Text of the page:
Third, Dr. VanDrunen and Dr. D. G. Hart taught me the value of guarding the spirituality of the church and defining the lines between church and state. There is persistent pressure in the Army to exploit religion for the pragmatic ends of morale and morality. Pro Deo et patria (for God and country) can easily morph into Deo pro patria (God for country). With the categories given me by my professors, I am able to rightly defer to the prerogatives of the state when called upon to do so, and assert the prerogatives of my ministry when they are infringed upon.

Do you have an unforgettable memory from your time at WSC?

I think the most unforgettable memories came from our unofficial WSC trip to Malawi in 2007. In a modest-sized theological school at the base of a great mountain, four WSC students from different denominations were able to employ their unique training to bless brothers on the other side of the globe. We took over the entire program for several weeks, working late into the night to prepare lectures and hand out invaluable resources generously donated from WSC faculty. One WSC brother also brought his wife, who taught in a local elementary school. The deep bonds forged during that summer have resulted in enduring friendships that, God-willing, will bless Christ's church on both continents.

What, in your opinion, makes WSC a unique and important institution?

WSC is a shining city upon a desert hill. The melding of ecumenicity and fidelity under the confessional Reformed banner at WSC is unparalleled. In a sense, it perfectly carries on the legacy of Machen. Machen would align himself with like-minded fundamentalists, but would not call himself a fundamentalist. WSC, likewise, is generously ecumenical, yet will allow for healthy and charitable debates on the smaller points that divide us.  There is a "happy warrior" mentality at WSC.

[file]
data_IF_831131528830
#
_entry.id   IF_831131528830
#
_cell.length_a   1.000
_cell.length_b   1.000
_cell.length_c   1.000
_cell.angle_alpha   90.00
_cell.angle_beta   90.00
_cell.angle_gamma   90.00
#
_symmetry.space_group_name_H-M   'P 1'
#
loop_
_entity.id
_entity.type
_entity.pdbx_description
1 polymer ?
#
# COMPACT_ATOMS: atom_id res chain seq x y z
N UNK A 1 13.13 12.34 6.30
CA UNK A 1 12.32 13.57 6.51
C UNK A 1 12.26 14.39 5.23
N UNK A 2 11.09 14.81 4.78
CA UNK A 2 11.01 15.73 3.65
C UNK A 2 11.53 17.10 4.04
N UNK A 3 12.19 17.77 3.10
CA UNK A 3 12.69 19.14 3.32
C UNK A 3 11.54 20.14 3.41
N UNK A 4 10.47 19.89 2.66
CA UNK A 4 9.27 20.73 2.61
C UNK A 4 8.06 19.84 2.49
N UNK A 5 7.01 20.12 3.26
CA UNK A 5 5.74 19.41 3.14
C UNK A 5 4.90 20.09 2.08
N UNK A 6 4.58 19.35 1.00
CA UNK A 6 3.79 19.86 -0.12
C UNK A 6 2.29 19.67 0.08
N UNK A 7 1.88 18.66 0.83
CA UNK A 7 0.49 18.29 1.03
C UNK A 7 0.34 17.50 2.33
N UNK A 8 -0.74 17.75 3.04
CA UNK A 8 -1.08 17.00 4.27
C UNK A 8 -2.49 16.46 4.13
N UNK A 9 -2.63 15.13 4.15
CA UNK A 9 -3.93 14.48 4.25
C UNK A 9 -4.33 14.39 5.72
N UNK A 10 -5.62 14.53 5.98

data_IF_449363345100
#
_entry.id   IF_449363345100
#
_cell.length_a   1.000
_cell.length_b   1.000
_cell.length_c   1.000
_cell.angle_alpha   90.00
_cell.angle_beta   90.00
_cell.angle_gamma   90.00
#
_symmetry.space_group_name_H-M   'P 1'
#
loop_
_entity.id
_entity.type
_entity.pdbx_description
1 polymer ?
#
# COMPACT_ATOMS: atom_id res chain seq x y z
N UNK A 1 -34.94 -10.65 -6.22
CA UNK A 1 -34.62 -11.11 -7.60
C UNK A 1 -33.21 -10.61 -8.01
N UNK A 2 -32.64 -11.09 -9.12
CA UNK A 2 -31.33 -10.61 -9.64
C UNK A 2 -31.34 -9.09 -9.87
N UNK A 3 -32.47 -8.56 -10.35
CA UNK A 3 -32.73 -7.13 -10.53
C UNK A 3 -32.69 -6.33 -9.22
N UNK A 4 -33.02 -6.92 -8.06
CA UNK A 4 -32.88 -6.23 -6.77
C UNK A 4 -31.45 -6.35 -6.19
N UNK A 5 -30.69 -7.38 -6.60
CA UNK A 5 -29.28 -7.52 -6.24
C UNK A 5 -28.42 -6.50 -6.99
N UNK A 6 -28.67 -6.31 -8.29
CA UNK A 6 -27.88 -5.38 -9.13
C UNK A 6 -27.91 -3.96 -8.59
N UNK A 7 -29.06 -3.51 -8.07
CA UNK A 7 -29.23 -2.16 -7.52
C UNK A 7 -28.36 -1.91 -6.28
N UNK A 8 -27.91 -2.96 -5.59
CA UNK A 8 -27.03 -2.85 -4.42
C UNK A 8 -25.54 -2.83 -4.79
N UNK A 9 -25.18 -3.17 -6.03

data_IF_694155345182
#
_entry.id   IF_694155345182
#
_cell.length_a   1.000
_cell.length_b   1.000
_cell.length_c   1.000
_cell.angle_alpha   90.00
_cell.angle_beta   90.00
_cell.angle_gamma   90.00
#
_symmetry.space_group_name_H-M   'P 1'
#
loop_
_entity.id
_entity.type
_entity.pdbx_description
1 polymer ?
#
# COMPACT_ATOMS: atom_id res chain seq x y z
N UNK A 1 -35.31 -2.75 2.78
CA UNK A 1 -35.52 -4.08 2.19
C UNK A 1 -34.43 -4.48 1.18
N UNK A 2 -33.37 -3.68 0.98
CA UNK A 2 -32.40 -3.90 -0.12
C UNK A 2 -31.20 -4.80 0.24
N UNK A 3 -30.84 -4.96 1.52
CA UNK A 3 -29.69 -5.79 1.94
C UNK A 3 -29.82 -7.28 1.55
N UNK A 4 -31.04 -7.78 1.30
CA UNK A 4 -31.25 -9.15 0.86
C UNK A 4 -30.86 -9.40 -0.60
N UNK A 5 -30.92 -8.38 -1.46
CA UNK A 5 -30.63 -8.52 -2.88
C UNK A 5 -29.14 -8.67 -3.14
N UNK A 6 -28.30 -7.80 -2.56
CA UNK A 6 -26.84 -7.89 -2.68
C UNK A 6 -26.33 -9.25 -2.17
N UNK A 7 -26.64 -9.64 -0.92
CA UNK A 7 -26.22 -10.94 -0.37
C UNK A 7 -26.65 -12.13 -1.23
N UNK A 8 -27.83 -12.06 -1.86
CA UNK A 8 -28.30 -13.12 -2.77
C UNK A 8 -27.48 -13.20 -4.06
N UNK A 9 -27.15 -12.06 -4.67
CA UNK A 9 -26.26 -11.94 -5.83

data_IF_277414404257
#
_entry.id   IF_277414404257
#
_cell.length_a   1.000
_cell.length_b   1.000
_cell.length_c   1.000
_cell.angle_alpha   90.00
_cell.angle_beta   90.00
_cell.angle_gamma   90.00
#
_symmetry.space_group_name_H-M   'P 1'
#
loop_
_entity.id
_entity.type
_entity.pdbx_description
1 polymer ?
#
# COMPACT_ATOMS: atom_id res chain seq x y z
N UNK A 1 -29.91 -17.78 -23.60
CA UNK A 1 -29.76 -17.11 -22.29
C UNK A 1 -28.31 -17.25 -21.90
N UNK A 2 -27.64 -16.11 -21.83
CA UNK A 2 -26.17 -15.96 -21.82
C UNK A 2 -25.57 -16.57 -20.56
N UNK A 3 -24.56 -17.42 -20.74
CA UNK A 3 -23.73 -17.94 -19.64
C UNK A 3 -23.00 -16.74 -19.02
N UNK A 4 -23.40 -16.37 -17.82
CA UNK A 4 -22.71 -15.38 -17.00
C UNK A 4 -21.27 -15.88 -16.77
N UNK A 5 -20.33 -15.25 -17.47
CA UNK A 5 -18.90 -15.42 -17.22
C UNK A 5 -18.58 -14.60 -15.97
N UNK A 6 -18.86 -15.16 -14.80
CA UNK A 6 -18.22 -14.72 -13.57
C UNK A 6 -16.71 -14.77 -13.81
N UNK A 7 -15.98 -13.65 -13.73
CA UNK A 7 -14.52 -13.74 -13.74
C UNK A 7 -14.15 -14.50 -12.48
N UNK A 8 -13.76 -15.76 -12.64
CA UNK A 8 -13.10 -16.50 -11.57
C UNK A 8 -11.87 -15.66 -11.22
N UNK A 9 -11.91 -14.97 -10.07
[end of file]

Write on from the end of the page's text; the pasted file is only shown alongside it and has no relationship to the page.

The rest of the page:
What advice would you give to prospective students considering seminary?

When you go to seminary, you will be intellectually prodded and challenged at every point. Embrace the conviction and humility that comes with such an experience instead of simply playing the antagonist. The last thing the Church needs is an overly argumentative pastor.

At the same time, it is easy to grow spiritually stale in seminary, even as your mind is transformed anew by the Gospel. Comfort breeds complacency. Find an internship that allows you to teach what you're learning to the broken (prison, homeless, homeschoolers, etc.) and go on missions trips that involve frontline evangelism and preaching engagements that reveal to you the grace on which you stand. My friend Fletcher took me to Malawi and had me share the Gospel with Muslims and those practicing witchcraft.

These experiences will help you “own” your learning, ground you in humility rather than being polemical about petty things (as most young pastors are), and remind you that the pastorate is a dangerous place that requires persistent vigilance and dependence upon the Lord's mercy.

Finally, as you enjoy the precious teaching at WSC (which is where I assume you'll go—call me if you need encouragement), remember to emulate the tenacious ferocity of Dr. R. Scott Clark and the gentle and tender demeanor of Dr. Dennis Johnson.